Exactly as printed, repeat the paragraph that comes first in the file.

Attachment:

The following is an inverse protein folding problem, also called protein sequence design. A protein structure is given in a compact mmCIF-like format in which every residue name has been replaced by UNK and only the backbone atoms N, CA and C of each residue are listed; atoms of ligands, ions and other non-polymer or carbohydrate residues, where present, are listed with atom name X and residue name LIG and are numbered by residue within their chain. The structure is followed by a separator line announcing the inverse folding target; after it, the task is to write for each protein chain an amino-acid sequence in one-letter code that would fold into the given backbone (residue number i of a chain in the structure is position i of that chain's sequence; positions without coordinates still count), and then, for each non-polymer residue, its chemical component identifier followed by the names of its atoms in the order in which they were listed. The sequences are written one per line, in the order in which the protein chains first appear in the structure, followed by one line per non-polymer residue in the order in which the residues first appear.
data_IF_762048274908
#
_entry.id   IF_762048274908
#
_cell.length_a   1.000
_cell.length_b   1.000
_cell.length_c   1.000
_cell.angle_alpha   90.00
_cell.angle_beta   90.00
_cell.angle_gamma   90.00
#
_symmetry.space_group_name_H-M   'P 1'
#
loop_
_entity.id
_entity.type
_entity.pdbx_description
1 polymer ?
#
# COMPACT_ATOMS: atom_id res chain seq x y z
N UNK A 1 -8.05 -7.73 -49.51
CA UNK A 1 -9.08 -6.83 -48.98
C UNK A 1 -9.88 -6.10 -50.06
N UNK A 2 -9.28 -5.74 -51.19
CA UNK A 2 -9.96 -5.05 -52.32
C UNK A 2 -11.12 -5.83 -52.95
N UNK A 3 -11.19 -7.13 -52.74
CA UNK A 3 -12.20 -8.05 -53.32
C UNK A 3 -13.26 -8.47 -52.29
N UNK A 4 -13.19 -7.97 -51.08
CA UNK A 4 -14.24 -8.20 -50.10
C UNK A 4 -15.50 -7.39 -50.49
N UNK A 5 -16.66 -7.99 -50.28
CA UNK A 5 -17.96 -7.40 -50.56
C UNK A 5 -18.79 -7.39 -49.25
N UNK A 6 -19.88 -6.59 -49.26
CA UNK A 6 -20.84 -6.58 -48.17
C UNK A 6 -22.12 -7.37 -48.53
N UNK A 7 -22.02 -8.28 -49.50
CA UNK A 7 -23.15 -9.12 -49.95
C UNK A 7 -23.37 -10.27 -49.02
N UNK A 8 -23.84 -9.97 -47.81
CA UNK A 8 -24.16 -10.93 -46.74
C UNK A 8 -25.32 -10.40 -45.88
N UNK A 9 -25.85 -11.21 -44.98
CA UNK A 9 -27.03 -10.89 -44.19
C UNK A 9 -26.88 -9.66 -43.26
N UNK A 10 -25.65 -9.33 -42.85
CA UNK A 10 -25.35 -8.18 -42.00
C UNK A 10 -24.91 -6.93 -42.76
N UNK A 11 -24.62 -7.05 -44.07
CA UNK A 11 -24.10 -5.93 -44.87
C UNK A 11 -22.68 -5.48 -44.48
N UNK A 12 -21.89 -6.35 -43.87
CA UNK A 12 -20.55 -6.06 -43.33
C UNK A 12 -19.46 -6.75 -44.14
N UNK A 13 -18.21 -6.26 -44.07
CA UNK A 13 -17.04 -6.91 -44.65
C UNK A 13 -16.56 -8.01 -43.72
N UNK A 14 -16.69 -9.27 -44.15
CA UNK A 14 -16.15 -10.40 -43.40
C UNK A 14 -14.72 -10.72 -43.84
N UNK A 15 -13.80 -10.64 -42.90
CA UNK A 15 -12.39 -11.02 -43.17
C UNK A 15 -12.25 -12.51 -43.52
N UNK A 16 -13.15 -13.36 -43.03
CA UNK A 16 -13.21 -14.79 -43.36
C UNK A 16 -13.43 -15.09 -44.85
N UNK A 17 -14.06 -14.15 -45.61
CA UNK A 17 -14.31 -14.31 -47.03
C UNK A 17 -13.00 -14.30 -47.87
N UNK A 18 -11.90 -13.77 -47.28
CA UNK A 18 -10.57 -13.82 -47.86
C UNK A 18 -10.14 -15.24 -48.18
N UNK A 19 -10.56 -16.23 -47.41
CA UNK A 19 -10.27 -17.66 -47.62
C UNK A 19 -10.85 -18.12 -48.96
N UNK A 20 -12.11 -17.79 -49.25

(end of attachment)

The following is an inverse protein folding problem, also called protein sequence design. A protein structure is given in a compact mmCIF-like format in which every residue name has been replaced by UNK and only the backbone atoms N, CA and C of each residue are listed; atoms of ligands, ions and other non-polymer or carbohydrate residues, where present, are listed with atom name X and residue name LIG and are numbered by residue within their chain. The structure is followed by a separator line announcing the inverse folding target; after it, the task is to write for each protein chain an amino-acid sequence in one-letter code that would fold into the given backbone (residue number i of a chain in the structure is position i of that chain's sequence; positions without coordinates still count), and then, for each non-polymer residue, its chemical component identifier followed by the names of its atoms in the order in which they were listed. The sequences are written one per line, in the order in which the protein chains first appear in the structure, followed by one line per non-polymer residue in the order in which the residues first appear.